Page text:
Session Type: Poster Session C
Session Time: 8:30AM-10:30AM
Background/Purpose: S1PR1 signaling plays critical roles in EC barrier function and vascular health, but until now, research on S1PR1 modulation in autoimmune rheumatic disease has been focused on lymphocyte trafficking. Importantly, endothelial cells have never been targeted for the treatment of autoimmune rheumatic disease. In prior work, we showed that S1PR1 modulators attenuated immune complex (IC) mediated vascular injury in skin and lung. In vitro, S1PR1 agonists rescued EC barrier function and decreased loss of VE-cadherin expression in human umbilical vein ECs (HUVEC) challenged with IC activated neutrophils. In this study we asked whether EC S1PR1 signaling limits experimental arthritis and whether it does so, at least in part, by limiting VE-cadherin shedding.
Methods: Mice with an EC specific S1PR1 KO or gain of function (GOF) were subjected to K/BxN serum induced arthritis (SIA) by injecting 100 µl of serum days 0 and 2. To determine how pharmacologic modulation of S1PR1 signaling affected SIA, WT animals were treated with S1PR1 agonist, CYM-5442 or antagonist NIBR-0213 30 mg/kg or vehicle controls. Clinical scores were obtained daily after day 2 in a blinded manner and mice were sacrificed on days 2-3 or on day 8. Synovial fluids from arthritic ankles obtained on days 2-3 were assessed by ELISA and western blot for soluble VE-cadherin. H&E-stained paraffin sections were scored by a pathologist in a blinded manner. HUVECs treated with S1PR1 inhibitor NIBR-0213 or vehicle control were assessed by western blot.
Results: S1PR1 ECKO mice had augmented arthritis at earlier time points and mice with EC S1PR1 GOF had delayed disease compared to controls (n=7-8 animals/group, p< 0.05; Fig 1). Similarly, the S1PR1 agonist CYM-5442 delayed the onset of arthritis (n= 7 mice/group p< 0.05; Fig 2), while an S1PR1 antagonist NIBR induced earlier and more severe disease (n=4 animals/group p= 0.05). Synovial fluid from S1PR1 ECKO mice showed increased VE-cadherin shedding (n= 6; p ≤ 0.01) and Evans blue extravasation (n=6; p= 0.1) at early time points after SIA compared to controls, suggesting that increased vascular permeability via VE-cadherin shedding contributed to arthritic damage. S1PR1 ECKO mice also showed increased VE-cadherin shedding in their bronchoalveolar lavage fluid at baseline, suggesting that S1PR1 signaling inhibits VE-cadherin at homeostasis. To determine whether blockade of S1PR1 signaling induce VE-cadherin shedding in vitro, we treated HUVEC with NIBR-0213 (Fig 3). There was a marked increase in VE-cadherin shedding which was blocked by non-specific metalloprotease inhibitor marimastat (MM). Human RA single cell RNA seq data in ECs from the Accelerated Medicine Partnership (AMP) show that expression of EC S1PR1 and EC Sphingosine kinase 1, a key enzyme for the production of the endogenous ligand, S1P, are both statistically significantly lower than in OA controls.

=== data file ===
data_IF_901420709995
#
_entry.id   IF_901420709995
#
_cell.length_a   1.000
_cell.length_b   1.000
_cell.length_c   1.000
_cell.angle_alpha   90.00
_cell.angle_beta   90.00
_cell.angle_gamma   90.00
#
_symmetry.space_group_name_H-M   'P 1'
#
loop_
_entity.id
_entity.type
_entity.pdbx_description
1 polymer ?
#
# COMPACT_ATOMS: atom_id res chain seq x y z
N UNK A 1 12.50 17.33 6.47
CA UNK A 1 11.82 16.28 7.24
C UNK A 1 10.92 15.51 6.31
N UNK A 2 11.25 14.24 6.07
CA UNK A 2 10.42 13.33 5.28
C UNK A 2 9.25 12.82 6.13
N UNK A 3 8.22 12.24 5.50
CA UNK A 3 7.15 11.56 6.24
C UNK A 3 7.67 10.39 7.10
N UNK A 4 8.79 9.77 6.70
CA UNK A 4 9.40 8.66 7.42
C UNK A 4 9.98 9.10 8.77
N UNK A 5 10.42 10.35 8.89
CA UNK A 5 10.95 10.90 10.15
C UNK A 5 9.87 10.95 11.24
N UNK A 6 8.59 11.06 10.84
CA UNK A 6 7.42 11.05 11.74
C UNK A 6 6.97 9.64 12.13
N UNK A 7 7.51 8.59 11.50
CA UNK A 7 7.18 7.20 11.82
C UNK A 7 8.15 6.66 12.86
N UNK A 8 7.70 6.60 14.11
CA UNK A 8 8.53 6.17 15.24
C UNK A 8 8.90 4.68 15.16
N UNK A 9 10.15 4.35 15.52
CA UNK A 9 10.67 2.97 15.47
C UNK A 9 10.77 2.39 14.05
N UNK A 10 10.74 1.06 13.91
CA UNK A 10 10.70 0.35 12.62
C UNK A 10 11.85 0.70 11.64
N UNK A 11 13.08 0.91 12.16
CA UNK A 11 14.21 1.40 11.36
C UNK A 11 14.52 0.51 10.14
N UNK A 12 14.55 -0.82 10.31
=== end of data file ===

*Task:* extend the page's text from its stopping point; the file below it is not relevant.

Conclusion: Our data reveal that S1PR1 signaling restrains VE-cadherin shedding and maintains EC vascular barrier function and thereby attenuates arthritis. Augmenting EC S1PR1 signaling is a potential novel, non-immunosuppressive approach to treat inflammatory arthritis.
To cite this abstract in AMA style:Burg N, Malpass R, Blobel C, Salmon J. Enhancing Endothelial Cell Barrier Function via Sphingosine -1 Phosphate Receptor 1 (S1PR1) – a Novel Treatment for Experimental Arthritis [abstract]. Arthritis Rheumatol. 2021; 73 (suppl 10). https://acrabstracts.org/abstract/enhancing-endothelial-cell-barrier-function-via-sphingosine-1-phosphate-receptor-1-s1pr1-a-novel-treatment-for-experimental-arthritis/. Accessed January 28, 2022.
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ACR Meeting Abstracts - https://acrabstracts.org/abstract/enhancing-endothelial-cell-barrier-function-via-sphingosine-1-phosphate-receptor-1-s1pr1-a-novel-treatment-for-experimental-arthritis/